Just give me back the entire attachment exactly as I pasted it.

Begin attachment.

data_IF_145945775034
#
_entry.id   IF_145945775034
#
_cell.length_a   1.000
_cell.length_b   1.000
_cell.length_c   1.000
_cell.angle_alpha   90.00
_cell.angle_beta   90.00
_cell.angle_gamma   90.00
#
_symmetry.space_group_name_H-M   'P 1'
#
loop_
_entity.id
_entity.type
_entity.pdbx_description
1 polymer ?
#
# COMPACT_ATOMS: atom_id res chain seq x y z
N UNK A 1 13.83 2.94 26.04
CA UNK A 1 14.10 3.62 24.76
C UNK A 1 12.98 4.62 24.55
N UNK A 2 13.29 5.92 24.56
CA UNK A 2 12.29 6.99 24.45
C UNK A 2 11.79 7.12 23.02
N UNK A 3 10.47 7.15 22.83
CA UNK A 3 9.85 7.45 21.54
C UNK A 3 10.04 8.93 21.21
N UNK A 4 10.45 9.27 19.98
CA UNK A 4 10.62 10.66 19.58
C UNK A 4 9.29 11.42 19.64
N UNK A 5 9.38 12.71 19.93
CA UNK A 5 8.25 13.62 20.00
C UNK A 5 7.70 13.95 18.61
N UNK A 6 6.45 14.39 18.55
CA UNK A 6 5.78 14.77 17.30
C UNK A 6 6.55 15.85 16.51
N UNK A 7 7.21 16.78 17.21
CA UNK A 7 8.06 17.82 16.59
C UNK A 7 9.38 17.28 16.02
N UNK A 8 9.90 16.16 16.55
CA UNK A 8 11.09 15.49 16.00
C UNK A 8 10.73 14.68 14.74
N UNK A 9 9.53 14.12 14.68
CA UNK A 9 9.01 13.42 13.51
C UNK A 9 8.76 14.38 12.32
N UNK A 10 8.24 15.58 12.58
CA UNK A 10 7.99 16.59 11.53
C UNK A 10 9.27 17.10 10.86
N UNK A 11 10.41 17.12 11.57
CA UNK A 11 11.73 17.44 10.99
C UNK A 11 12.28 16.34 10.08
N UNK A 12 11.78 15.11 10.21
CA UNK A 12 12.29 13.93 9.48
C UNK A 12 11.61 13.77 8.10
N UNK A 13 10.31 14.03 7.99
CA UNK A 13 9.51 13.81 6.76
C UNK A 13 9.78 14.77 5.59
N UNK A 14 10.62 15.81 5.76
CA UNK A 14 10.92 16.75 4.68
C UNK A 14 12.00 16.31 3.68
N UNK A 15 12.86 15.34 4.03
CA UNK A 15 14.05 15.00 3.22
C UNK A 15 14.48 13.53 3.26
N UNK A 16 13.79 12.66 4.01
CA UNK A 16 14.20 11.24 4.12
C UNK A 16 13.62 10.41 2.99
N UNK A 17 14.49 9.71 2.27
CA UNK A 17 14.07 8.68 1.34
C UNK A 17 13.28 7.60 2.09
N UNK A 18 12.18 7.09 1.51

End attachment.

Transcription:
data_IF_145945775034
#
_entry.id   IF_145945775034
#
_cell.length_a   1.000
_cell.length_b   1.000
_cell.length_c   1.000
_cell.angle_alpha   90.00
_cell.angle_beta   90.00
_cell.angle_gamma   90.00
#
_symmetry.space_group_name_H-M   'P 1'
#
loop_
_entity.id
_entity.type
_entity.pdbx_description
1 polymer ?
#
# COMPACT_ATOMS: atom_id res chain seq x y z
N UNK A 1 13.83 2.94 26.04
CA UNK A 1 14.10 3.62 24.76
C UNK A 1 12.98 4.62 24.55
N UNK A 2 13.29 5.92 24.56
CA UNK A 2 12.29 6.99 24.45
C UNK A 2 11.79 7.12 23.02
N UNK A 3 10.47 7.15 22.83
CA UNK A 3 9.85 7.45 21.54
C UNK A 3 10.04 8.93 21.21
N UNK A 4 10.45 9.27 19.98
CA UNK A 4 10.62 10.66 19.58
C UNK A 4 9.29 11.42 19.64
N UNK A 5 9.38 12.71 19.93
CA UNK A 5 8.25 13.62 20.00
C UNK A 5 7.70 13.95 18.61
N UNK A 6 6.45 14.39 18.55
CA UNK A 6 5.78 14.77 17.30
C UNK A 6 6.55 15.85 16.51
N UNK A 7 7.21 16.78 17.21
CA UNK A 7 8.06 17.82 16.59
C UNK A 7 9.38 17.28 16.02
N UNK A 8 9.90 16.16 16.55
CA UNK A 8 11.09 15.49 16.00
C UNK A 8 10.73 14.68 14.74
N UNK A 9 9.53 14.12 14.68
CA UNK A 9 9.01 13.42 13.51
C UNK A 9 8.76 14.38 12.32
N UNK A 10 8.24 15.58 12.58
CA UNK A 10 7.99 16.59 11.53
C UNK A 10 9.27 17.10 10.86
N UNK A 11 10.41 17.12 11.57
CA UNK A 11 11.73 17.44 10.99
C UNK A 11 12.28 16.34 10.08
N UNK A 12 11.78 15.11 10.21
CA UNK A 12 12.29 13.93 9.48
C UNK A 12 11.61 13.77 8.10
N UNK A 13 10.31 14.03 7.99
CA UNK A 13 9.51 13.81 6.76
C UNK A 13 9.78 14.77 5.59
N UNK A 14 10.62 15.81 5.76
CA UNK A 14 10.92 16.75 4.68
C UNK A 14 12.00 16.31 3.68
N UNK A 15 12.86 15.34 4.03
CA UNK A 15 14.05 15.00 3.22
C UNK A 15 14.48 13.53 3.26
N UNK A 16 13.79 12.66 4.01
CA UNK A 16 14.20 11.24 4.12
C UNK A 16 13.62 10.41 2.99
N UNK A 17 14.49 9.71 2.27
CA UNK A 17 14.07 8.68 1.34
C UNK A 17 13.28 7.60 2.09
N UNK A 18 12.18 7.09 1.51